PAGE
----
THE SUPREME COURT OF THE
FEDERATED STATES OF MICRONESIA
Cite as Truk Continental Hotel, Inc. v. Chuuk,
6 FSM Intrm. 310 (Chuuk 1994)
TRUK CONTINENTAL HOTEL, INC.,
a corporation, and RAYMOND SETIK,
STATE OF CHUUK,
CIVIL ACTION NO. 1991-1014
Richard H. Benson
Decided: January 12, 1994
For the Plaintiff: R. Barrie Michelsen, Esq.
Law Offices of R. Barrie Michelsen
P.O. Box 1450
Kolonia, Pohnpei FM 96941
For the Defendant: Danny P. Barrett, Esq.
Office of the Chuuk Attorney General
P.O. Box 189
Weno, Chuuk FM 96942
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Civil Procedure ) Summary Judgment
When a party's motion for summary judgment has been denied as a matter of law and it appears the nonmoving party is entitled to judgment as a matter of law, the court may grant summary judgment to the nonmoving party in the absence of a cross motion for summary judgment if the original movant has had an adequate opportunity to show that there is a genuine issue and that his nonmoving opponent is not entitled to judgment as a matter of law. Truk Continental Hotel, Inc. v. Chuuk, 6 FSM Intrm. 310, 311 (Chk. 1994).
Federalism ) National/State Power; Taxation ) Constitutionality
A Chuuk state tax on a lessor or landowner who rents or leases land, building or housing unit, for residential, or office space, or other use is not an unconstitutional encroachment on the
national government's exclusive power to tax income. Truk Continental Hotel, Inc. v. Chuuk, 6 FSM Intrm. 310, 311 (Chk. 1994).
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RICHARD H. BENSON, Associate Justice:
On July 5, 1991, the plaintiffs filed their complaint seeking a declaratory judgment striking down section 4(2) of Chuuk State Law 191-04 as unconstitutional. That section levies a tax of ten percent on a lessor or landowner who rents or leases "land, building or housing unit, for residential, or office space, or other use . . . ." Plaintiffs view the Chuuk tax as an unconstitutional encroachment on the national government's exclusive power to tax income. FSM Const. art. IX, § 2(e).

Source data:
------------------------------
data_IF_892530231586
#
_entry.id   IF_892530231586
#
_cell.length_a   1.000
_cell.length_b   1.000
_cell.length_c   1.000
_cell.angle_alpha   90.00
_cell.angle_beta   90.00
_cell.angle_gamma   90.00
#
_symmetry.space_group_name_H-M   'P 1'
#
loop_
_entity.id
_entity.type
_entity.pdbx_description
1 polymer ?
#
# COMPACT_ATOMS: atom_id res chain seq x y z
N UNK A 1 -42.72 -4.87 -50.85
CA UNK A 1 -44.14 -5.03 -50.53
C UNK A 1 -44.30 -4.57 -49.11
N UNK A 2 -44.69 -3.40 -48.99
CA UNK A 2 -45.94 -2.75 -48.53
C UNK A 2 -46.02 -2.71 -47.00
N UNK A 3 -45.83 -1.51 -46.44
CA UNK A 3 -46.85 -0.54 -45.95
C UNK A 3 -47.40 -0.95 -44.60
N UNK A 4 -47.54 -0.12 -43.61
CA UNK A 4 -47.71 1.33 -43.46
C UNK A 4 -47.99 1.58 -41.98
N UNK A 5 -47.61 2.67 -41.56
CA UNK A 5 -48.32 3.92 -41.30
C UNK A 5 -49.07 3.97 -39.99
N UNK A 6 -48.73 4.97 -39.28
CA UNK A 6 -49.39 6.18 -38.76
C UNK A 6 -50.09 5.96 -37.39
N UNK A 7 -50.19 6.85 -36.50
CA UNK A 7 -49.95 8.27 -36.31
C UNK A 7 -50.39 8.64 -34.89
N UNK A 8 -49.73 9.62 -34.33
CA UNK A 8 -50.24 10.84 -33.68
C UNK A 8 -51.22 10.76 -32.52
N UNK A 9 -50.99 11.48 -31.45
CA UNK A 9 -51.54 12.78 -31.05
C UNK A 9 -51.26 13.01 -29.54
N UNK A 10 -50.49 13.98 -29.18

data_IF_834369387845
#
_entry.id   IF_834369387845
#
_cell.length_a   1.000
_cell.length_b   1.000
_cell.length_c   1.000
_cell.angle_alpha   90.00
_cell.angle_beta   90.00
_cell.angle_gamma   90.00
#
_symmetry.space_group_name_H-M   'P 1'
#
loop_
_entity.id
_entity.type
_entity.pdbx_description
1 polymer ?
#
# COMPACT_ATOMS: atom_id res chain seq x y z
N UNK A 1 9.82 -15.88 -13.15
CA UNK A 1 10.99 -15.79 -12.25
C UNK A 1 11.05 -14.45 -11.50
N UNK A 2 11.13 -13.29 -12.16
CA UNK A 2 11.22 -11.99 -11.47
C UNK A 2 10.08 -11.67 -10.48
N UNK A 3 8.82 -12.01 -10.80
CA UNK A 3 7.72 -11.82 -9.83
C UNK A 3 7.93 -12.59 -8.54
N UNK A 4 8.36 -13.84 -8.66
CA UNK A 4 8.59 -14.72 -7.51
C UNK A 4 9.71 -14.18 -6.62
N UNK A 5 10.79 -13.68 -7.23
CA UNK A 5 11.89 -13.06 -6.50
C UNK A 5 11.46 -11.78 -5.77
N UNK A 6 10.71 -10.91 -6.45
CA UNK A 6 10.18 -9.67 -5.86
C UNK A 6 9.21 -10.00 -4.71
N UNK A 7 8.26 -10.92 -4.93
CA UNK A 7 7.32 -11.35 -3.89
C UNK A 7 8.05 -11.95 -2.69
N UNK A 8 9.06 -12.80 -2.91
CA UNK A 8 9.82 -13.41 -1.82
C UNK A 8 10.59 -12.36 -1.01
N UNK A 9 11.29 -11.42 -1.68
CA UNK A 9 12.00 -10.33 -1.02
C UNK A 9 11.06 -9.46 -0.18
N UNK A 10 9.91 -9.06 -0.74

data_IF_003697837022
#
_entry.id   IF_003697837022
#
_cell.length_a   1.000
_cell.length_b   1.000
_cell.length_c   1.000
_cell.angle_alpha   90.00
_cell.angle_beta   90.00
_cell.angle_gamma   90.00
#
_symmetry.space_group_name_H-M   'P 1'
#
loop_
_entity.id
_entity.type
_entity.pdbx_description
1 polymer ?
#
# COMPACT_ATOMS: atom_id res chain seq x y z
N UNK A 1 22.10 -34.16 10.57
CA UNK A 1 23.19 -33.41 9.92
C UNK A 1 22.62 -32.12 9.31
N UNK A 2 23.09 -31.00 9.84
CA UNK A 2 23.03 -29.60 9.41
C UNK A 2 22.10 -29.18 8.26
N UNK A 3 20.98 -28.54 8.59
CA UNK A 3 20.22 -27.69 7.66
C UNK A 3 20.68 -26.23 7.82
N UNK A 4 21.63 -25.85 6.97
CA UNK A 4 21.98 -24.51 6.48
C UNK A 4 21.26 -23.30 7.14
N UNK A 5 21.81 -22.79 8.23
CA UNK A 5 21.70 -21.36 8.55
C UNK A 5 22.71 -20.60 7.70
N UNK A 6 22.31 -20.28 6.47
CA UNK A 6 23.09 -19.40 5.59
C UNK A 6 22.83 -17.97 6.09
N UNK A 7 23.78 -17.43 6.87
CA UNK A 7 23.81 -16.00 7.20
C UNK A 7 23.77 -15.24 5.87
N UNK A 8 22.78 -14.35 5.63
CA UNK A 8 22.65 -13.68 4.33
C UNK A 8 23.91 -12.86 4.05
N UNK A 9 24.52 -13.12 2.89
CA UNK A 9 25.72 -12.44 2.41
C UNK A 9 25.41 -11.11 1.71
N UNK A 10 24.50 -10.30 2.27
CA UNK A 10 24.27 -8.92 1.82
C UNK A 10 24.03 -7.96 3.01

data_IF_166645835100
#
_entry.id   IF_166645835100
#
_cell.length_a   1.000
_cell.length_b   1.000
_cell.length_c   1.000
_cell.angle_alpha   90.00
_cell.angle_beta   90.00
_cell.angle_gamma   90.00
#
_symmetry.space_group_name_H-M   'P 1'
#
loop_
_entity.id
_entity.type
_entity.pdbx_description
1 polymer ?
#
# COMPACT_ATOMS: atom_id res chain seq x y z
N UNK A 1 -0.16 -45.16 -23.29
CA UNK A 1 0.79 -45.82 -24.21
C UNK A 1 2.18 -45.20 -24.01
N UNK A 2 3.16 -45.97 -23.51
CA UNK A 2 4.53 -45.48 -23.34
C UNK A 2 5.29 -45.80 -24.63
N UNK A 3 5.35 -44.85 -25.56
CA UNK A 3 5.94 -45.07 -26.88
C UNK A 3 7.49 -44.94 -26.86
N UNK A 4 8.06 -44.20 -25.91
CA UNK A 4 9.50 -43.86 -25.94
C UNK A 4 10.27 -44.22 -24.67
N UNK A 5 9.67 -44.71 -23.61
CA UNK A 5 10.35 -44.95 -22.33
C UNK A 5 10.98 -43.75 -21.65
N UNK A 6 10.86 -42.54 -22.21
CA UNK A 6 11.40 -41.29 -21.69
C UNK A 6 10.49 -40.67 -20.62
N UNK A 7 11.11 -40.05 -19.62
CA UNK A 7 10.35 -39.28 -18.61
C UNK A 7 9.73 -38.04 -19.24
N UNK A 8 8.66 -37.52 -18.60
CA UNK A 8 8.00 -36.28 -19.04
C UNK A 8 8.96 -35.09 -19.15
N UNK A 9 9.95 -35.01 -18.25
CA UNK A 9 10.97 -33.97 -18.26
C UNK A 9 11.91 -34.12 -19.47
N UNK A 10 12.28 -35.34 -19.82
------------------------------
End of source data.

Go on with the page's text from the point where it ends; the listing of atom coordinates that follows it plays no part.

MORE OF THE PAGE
Plaintiffs moved for summary judgment pursuant to FSM Civil Rule 56 on May 13, 1993, seeking an injunction against further enforcement of the tax and a refund of tax already paid. My order of November 22, 1993, denied that motion. This was based on the appellate division's holding in Sigrah v. Kosrae, 6 FSM Intrm. 168 (App. 1993), which held that a Kosrae Transaction Tax of five per cent levied on the rental of, among other things, office space and lodging was not an unconstitutional encroachment on the national government's exclusive power to tax income.
Whether it is proper to grant summary judgment to a nonmoving party in the absence of a cross motion for summary judgment is an issue that has not arisen in this jurisdiction before. "When the language of an FSM Rule of Civil Procedure is nearly identical to a similar United States Federal Rule of Civil Procedure FSM courts will often look to the United States federal courts for guidance in interpreting this rule." Jano v. King, 5 FSM Intrm. 326, 329 (App. 1992).
In the United States under their Rule 56, which for all essential purposes is identical to our Rule 56, "the weight of authority is that summary judgment may be rendered in favor of the opposing party even though he has made no formal cross-motion under rule 56." 10A Charles A. Wright et al., Federal Practice and Procedure § 2720, at 29-30 (1983). However, "great care must be exercised to assure that the original movant has had an adequate opportunity to show that there is a genuine issue and that his opponent is not entitled to judgment as a matter of law." Id. at 34.
The original movants have had that opportunity. The plaintiffs, in their memorandum of law submitted in response to my invitation to comment on the effect of the Sigrah decision on the present case, asserted that the two cases were "indistinguishable," and admitted that judgment ought to be rendered against them.
I conclude that the decision in Sigrah is controlling. Therefore summary judgment shall be entered for the defendant and the complaint dismissed on the merits.
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